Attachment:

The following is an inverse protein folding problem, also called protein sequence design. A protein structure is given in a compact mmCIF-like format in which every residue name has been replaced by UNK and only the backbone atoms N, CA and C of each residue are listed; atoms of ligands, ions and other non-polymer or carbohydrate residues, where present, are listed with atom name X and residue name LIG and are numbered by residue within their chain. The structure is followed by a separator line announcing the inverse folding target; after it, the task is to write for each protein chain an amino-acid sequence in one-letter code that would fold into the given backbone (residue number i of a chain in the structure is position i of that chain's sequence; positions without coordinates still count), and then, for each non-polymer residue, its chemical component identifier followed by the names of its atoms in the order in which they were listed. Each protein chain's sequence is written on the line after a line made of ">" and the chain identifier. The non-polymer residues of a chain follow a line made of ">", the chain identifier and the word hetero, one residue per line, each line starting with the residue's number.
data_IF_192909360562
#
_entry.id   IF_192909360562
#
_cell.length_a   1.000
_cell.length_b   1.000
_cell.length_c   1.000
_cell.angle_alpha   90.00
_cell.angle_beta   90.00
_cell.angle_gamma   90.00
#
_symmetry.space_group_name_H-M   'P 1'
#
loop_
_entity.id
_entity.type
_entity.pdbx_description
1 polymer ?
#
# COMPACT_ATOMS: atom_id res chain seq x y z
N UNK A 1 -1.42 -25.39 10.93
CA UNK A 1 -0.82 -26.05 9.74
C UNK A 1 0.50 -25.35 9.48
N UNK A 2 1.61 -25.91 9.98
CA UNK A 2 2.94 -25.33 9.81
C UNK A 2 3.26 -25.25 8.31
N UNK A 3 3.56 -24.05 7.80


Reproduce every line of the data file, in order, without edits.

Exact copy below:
The following is an inverse protein folding problem, also called protein sequence design. A protein structure is given in a compact mmCIF-like format in which every residue name has been replaced by UNK and only the backbone atoms N, CA and C of each residue are listed; atoms of ligands, ions and other non-polymer or carbohydrate residues, where present, are listed with atom name X and residue name LIG and are numbered by residue within their chain. The structure is followed by a separator line announcing the inverse folding target; after it, the task is to write for each protein chain an amino-acid sequence in one-letter code that would fold into the given backbone (residue number i of a chain in the structure is position i of that chain's sequence; positions without coordinates still count), and then, for each non-polymer residue, its chemical component identifier followed by the names of its atoms in the order in which they were listed. Each protein chain's sequence is written on the line after a line made of ">" and the chain identifier. The non-polymer residues of a chain follow a line made of ">", the chain identifier and the word hetero, one residue per line, each line starting with the residue's number.
data_IF_192909360562
#
_entry.id   IF_192909360562
#
_cell.length_a   1.000
_cell.length_b   1.000
_cell.length_c   1.000
_cell.angle_alpha   90.00
_cell.angle_beta   90.00
_cell.angle_gamma   90.00
#
_symmetry.space_group_name_H-M   'P 1'
#
loop_
_entity.id
_entity.type
_entity.pdbx_description
1 polymer ?
#
# COMPACT_ATOMS: atom_id res chain seq x y z
N UNK A 1 -1.42 -25.39 10.93
CA UNK A 1 -0.82 -26.05 9.74
C UNK A 1 0.50 -25.35 9.48
N UNK A 2 1.61 -25.91 9.98
CA UNK A 2 2.94 -25.33 9.81
C UNK A 2 3.26 -25.25 8.31
N UNK A 3 3.56 -24.05 7.80